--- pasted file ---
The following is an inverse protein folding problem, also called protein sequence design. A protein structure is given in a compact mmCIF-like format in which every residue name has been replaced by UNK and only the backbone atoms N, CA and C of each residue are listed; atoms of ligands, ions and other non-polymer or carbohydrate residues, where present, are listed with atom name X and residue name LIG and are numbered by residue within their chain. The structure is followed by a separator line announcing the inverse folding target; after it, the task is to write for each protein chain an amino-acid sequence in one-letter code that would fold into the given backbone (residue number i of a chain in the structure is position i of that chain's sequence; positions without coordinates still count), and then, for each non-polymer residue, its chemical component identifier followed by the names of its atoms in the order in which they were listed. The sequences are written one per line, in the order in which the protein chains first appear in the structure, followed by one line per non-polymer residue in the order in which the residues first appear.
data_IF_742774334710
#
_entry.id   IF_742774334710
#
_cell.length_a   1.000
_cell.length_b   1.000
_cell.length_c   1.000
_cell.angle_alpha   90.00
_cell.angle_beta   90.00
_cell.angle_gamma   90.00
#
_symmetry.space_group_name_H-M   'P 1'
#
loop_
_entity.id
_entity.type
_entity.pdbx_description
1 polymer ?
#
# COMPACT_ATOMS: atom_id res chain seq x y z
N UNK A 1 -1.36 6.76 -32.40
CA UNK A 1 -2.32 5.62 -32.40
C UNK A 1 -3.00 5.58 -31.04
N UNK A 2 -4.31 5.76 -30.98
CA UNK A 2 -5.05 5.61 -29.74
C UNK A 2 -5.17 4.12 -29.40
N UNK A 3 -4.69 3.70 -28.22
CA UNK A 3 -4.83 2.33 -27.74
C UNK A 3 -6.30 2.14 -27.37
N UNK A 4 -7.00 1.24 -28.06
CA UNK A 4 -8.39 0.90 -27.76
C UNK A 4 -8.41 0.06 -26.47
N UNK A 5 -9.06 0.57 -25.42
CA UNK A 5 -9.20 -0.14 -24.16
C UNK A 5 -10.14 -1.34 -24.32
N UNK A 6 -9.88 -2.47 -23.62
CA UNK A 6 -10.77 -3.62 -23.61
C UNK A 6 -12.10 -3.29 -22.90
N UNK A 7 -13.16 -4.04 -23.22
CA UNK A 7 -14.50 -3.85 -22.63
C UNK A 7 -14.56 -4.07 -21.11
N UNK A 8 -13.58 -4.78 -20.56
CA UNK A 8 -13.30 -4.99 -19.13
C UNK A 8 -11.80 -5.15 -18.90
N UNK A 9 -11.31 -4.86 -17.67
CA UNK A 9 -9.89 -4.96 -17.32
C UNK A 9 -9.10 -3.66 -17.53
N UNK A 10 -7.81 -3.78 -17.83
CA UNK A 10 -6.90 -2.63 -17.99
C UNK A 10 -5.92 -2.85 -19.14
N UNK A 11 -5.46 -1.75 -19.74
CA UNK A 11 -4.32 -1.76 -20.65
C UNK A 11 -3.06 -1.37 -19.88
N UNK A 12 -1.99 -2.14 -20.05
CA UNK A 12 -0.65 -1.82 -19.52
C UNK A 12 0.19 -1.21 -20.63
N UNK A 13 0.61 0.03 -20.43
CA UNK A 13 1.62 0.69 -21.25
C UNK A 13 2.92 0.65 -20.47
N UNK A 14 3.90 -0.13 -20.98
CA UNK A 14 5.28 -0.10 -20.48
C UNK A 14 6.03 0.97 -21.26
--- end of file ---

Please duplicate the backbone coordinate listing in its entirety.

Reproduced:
The following is an inverse protein folding problem, also called protein sequence design. A protein structure is given in a compact mmCIF-like format in which every residue name has been replaced by UNK and only the backbone atoms N, CA and C of each residue are listed; atoms of ligands, ions and other non-polymer or carbohydrate residues, where present, are listed with atom name X and residue name LIG and are numbered by residue within their chain. The structure is followed by a separator line announcing the inverse folding target; after it, the task is to write for each protein chain an amino-acid sequence in one-letter code that would fold into the given backbone (residue number i of a chain in the structure is position i of that chain's sequence; positions without coordinates still count), and then, for each non-polymer residue, its chemical component identifier followed by the names of its atoms in the order in which they were listed. The sequences are written one per line, in the order in which the protein chains first appear in the structure, followed by one line per non-polymer residue in the order in which the residues first appear.
data_IF_742774334710
#
_entry.id   IF_742774334710
#
_cell.length_a   1.000
_cell.length_b   1.000
_cell.length_c   1.000
_cell.angle_alpha   90.00
_cell.angle_beta   90.00
_cell.angle_gamma   90.00
#
_symmetry.space_group_name_H-M   'P 1'
#
loop_
_entity.id
_entity.type
_entity.pdbx_description
1 polymer ?
#
# COMPACT_ATOMS: atom_id res chain seq x y z
N UNK A 1 -1.36 6.76 -32.40
CA UNK A 1 -2.32 5.62 -32.40
C UNK A 1 -3.00 5.58 -31.04
N UNK A 2 -4.31 5.76 -30.98
CA UNK A 2 -5.05 5.61 -29.74
C UNK A 2 -5.17 4.12 -29.40
N UNK A 3 -4.69 3.70 -28.22
CA UNK A 3 -4.83 2.33 -27.74
C UNK A 3 -6.30 2.14 -27.37
N UNK A 4 -7.00 1.24 -28.06
CA UNK A 4 -8.39 0.90 -27.76
C UNK A 4 -8.41 0.06 -26.47
N UNK A 5 -9.06 0.57 -25.42
CA UNK A 5 -9.20 -0.14 -24.16
C UNK A 5 -10.14 -1.34 -24.32
N UNK A 6 -9.88 -2.47 -23.62
CA UNK A 6 -10.77 -3.62 -23.61
C UNK A 6 -12.10 -3.29 -22.90
N UNK A 7 -13.16 -4.04 -23.22
CA UNK A 7 -14.50 -3.85 -22.63
C UNK A 7 -14.56 -4.07 -21.11
N UNK A 8 -13.58 -4.78 -20.56
CA UNK A 8 -13.30 -4.99 -19.13
C UNK A 8 -11.80 -5.15 -18.90
N UNK A 9 -11.31 -4.86 -17.67
CA UNK A 9 -9.89 -4.96 -17.32
C UNK A 9 -9.10 -3.66 -17.53
N UNK A 10 -7.81 -3.78 -17.83
CA UNK A 10 -6.90 -2.63 -17.99
C UNK A 10 -5.92 -2.85 -19.14
N UNK A 11 -5.46 -1.75 -19.74
CA UNK A 11 -4.32 -1.76 -20.65
C UNK A 11 -3.06 -1.37 -19.88
N UNK A 12 -1.99 -2.14 -20.05
CA UNK A 12 -0.65 -1.82 -19.52
C UNK A 12 0.19 -1.21 -20.63
N UNK A 13 0.61 0.03 -20.43
CA UNK A 13 1.62 0.69 -21.25
C UNK A 13 2.92 0.65 -20.47
N UNK A 14 3.90 -0.13 -20.98
CA UNK A 14 5.28 -0.10 -20.48
C UNK A 14 6.03 0.97 -21.26